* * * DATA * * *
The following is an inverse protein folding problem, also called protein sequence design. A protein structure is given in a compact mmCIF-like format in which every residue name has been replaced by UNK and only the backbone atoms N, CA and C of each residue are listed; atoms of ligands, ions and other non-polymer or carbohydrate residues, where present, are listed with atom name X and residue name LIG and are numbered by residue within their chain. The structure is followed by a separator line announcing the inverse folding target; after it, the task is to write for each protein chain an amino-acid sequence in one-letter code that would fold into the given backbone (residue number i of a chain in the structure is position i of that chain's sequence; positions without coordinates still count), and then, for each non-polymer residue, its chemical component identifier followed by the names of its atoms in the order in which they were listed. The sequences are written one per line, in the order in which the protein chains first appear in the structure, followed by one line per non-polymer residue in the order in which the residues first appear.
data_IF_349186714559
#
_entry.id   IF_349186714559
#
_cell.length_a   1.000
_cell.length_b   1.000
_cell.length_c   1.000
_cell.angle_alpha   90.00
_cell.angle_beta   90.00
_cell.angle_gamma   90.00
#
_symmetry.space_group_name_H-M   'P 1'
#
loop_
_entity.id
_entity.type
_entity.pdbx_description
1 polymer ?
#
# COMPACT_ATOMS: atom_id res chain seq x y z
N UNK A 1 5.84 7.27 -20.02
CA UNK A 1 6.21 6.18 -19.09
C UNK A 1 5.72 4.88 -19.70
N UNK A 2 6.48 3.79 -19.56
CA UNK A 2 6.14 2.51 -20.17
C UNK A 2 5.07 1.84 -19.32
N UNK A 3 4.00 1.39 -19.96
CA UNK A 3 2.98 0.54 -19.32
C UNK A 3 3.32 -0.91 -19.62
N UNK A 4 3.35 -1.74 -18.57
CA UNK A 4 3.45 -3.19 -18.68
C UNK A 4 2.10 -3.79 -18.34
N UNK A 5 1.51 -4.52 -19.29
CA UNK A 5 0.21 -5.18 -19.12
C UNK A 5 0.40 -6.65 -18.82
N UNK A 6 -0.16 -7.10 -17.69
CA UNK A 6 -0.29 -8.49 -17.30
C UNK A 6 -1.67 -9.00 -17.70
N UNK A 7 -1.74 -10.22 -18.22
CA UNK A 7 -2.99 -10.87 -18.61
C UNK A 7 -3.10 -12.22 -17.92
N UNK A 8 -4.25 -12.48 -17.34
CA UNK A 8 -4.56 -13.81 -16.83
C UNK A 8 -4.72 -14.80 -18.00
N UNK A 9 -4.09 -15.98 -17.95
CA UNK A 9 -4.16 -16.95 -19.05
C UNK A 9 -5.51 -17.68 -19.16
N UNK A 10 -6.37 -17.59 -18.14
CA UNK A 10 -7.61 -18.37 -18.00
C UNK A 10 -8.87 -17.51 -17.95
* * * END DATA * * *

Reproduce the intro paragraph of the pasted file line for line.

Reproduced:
The following is an inverse protein folding problem, also called protein sequence design. A protein structure is given in a compact mmCIF-like format in which every residue name has been replaced by UNK and only the backbone atoms N, CA and C of each residue are listed; atoms of ligands, ions and other non-polymer or carbohydrate residues, where present, are listed with atom name X and residue name LIG and are numbered by residue within their chain. The structure is followed by a separator line announcing the inverse folding target; after it, the task is to write for each protein chain an amino-acid sequence in one-letter code that would fold into the given backbone (residue number i of a chain in the structure is position i of that chain's sequence; positions without coordinates still count), and then, for each non-polymer residue, its chemical component identifier followed by the names of its atoms in the order in which they were listed. The sequences are written one per line, in the order in which the protein chains first appear in the structure, followed by one line per non-polymer residue in the order in which the residues first appear.